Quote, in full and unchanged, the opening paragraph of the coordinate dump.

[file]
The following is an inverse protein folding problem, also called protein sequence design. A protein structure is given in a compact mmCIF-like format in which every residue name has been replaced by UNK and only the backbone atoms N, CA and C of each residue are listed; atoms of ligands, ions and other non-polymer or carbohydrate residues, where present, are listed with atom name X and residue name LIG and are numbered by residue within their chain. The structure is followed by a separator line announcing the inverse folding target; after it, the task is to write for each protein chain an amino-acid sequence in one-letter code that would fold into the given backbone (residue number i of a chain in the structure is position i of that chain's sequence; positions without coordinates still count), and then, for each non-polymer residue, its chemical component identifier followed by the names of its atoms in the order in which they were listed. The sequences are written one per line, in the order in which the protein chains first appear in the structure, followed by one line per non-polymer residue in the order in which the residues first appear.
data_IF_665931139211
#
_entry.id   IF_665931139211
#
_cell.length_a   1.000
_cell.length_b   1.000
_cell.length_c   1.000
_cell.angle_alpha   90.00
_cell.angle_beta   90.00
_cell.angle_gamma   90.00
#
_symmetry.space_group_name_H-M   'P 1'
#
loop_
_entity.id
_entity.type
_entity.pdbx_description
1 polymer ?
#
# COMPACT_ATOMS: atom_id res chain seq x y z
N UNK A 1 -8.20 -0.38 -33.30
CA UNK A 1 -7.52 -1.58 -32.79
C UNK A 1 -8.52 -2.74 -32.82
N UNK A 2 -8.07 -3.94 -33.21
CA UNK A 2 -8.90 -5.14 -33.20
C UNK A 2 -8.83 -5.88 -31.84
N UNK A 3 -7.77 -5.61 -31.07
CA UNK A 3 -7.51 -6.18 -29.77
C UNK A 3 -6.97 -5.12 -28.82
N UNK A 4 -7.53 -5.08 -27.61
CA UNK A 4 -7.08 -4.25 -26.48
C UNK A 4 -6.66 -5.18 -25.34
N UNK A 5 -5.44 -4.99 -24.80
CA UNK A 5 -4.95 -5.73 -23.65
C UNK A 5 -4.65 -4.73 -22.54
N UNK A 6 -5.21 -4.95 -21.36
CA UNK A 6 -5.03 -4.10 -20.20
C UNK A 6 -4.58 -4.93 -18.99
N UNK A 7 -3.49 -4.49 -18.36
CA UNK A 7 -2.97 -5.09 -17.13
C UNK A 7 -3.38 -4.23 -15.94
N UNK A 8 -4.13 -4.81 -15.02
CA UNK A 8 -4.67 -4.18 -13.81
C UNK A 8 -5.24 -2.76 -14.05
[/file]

The following is an inverse protein folding problem, also called protein sequence design. A protein structure is given in a compact mmCIF-like format in which every residue name has been replaced by UNK and only the backbone atoms N, CA and C of each residue are listed; atoms of ligands, ions and other non-polymer or carbohydrate residues, where present, are listed with atom name X and residue name LIG and are numbered by residue within their chain. The structure is followed by a separator line announcing the inverse folding target; after it, the task is to write for each protein chain an amino-acid sequence in one-letter code that would fold into the given backbone (residue number i of a chain in the structure is position i of that chain's sequence; positions without coordinates still count), and then, for each non-polymer residue, its chemical component identifier followed by the names of its atoms in the order in which they were listed. The sequences are written one per line, in the order in which the protein chains first appear in the structure, followed by one line per non-polymer residue in the order in which the residues first appear.